Male infertility occurs due to hypogonadism, testicular maldescence, and structural abnormalities of the male genital tract varicoceles, chronic illness, medications, and exposure to chemicals. About 40% of cases were showing no causes associated with male infertility problems. Several studies have reported that genetic factors are associated with idiopathic male infertility cases. Deletion or translocation in the region of azoospermia factor (AZF) in the Y chromosome were identified in men with unexplained oligozoospermia and azoospermia.5,6 Most of the abnormalities like chromosomal disorder and AZF deletions are de novo in the parental germ cells.
Folic acid metabolism is important for the integrity and stability of the genome.7 Deficiency in folate metabolism may lead to damage in the function of the metabolic pathway resulting in abnormal DNA synthesis and methylation.
Methylenetetrahydrofolate reductase (MTHFR) is an important enzyme that is present in the metabolism of methionine folate and involved in the process of DNA synthesis and regulation of homocysteine levels in vivo, which is closely related to spermatogenesis.8 The MTHFR gene is located in the short arm of chromosome 1 (1p36.3) and is composed of 11 exons.9,10 Based on the previous reports, C677T (rs1801133) and A1298C (rs1801131) polymorphic variants are two common variants in the gene encoding MTHFR.
The diminishing activity of MTHFR can cause several disorders, including male infertility.11,12 A1298C polymorphism of MTHFR causes the conversion of glutamine to alanine at codon 429 of the protein which is located at exon 7 resulting in a decrease in enzymatic activity. C677T variants replace alanine with valine which results in increased thermolability and reduced MTHFR specific activity.9 Our study was aimed to detect the association of C677T polymorphism and A1298C polymorphism in the MTHFR gene with male infertility.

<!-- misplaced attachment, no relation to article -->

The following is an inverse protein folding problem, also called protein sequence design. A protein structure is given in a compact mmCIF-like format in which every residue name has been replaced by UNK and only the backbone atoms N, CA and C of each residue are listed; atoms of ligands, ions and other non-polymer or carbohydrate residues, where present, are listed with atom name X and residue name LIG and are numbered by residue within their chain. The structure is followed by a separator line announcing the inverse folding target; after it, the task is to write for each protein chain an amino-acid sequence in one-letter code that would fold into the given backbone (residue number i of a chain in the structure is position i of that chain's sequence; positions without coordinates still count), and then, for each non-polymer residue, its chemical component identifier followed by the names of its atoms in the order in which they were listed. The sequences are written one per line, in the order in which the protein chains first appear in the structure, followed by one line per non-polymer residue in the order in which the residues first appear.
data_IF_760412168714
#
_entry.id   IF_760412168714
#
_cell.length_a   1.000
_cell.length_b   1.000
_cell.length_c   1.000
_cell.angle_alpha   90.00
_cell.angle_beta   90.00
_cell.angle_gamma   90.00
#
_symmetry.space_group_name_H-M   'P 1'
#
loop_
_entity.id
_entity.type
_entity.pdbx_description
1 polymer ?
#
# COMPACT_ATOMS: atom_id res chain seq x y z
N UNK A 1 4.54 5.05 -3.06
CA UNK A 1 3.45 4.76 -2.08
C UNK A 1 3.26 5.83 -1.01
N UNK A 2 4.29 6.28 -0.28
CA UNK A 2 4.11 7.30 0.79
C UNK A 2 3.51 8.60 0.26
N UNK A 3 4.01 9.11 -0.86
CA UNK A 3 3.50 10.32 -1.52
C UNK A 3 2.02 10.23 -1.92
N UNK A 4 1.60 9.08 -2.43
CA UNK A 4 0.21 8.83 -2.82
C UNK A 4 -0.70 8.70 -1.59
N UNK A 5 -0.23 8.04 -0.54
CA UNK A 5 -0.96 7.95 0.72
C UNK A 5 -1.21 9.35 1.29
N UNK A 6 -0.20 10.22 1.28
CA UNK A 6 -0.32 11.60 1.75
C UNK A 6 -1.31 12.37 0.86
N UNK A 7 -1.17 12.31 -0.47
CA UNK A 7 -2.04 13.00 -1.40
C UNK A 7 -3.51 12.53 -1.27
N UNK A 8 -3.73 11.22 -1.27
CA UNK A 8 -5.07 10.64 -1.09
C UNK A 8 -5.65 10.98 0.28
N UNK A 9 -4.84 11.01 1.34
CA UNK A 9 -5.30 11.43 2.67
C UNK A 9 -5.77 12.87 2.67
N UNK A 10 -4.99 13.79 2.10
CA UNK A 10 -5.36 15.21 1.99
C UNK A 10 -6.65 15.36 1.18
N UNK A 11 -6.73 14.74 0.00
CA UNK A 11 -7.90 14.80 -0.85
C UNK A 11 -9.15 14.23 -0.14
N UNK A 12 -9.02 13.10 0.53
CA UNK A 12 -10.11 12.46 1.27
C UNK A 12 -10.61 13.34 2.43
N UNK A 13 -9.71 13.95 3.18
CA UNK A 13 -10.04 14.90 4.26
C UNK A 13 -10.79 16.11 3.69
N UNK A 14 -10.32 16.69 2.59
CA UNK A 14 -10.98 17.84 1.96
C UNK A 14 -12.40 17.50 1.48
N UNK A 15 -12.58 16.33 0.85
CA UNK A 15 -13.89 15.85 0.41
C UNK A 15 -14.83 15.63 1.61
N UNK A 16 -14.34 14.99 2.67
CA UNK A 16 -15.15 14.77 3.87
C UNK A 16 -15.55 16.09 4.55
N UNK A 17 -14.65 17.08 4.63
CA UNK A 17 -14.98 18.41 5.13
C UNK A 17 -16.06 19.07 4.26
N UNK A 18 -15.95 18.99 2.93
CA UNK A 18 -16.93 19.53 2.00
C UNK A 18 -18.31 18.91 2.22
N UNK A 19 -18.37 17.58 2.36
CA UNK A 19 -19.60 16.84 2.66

MATERIALS AND METHODS
The current investigation was studied among cases and control which is executed on 50 infertile patients in those 35 cases with severe oligozoospermia and 15 cases with nonobstructive azoospermia, and a control group of 50 fertile men who had at least one or two children. Peripheral blood samples were collected from Reproductive Medicine and Surgery (SMART) clinic, Sri Ramachandra Institute of Higher Education and Research (Deemed to be University), and Kanmani Fertility Center, T. Nagar, Chennai, respectively, were included in the study.
The study was approved by the Sri Ramachandra Institutional Ethics Committee (Ref. No.: IEC-NI/12/OCT/30/47). The study was conducted at the Department of Human Genetics, Sri Ramachandra Institute of Higher Education and Research (Deemed to be University). Peripheral blood samples were collected from both the patients and controls after obtaining an informed consent duly signed by the subjects who were agreeable to take part in the study.
In our case–control study, genetic analysis was performed on both the cases and controls, and the variation between the cases and controls was utilized for the calculation of relative risk.
The inclusion criteria for cases are infertile men with non-obstructive azoospermia and severe oligozoospermia, whereas men with secondary infertility were exclusion criteria for case subjects. The inclusion criteria for control subjects are men who had fathered at least two children after 1 or 2 years of marriage.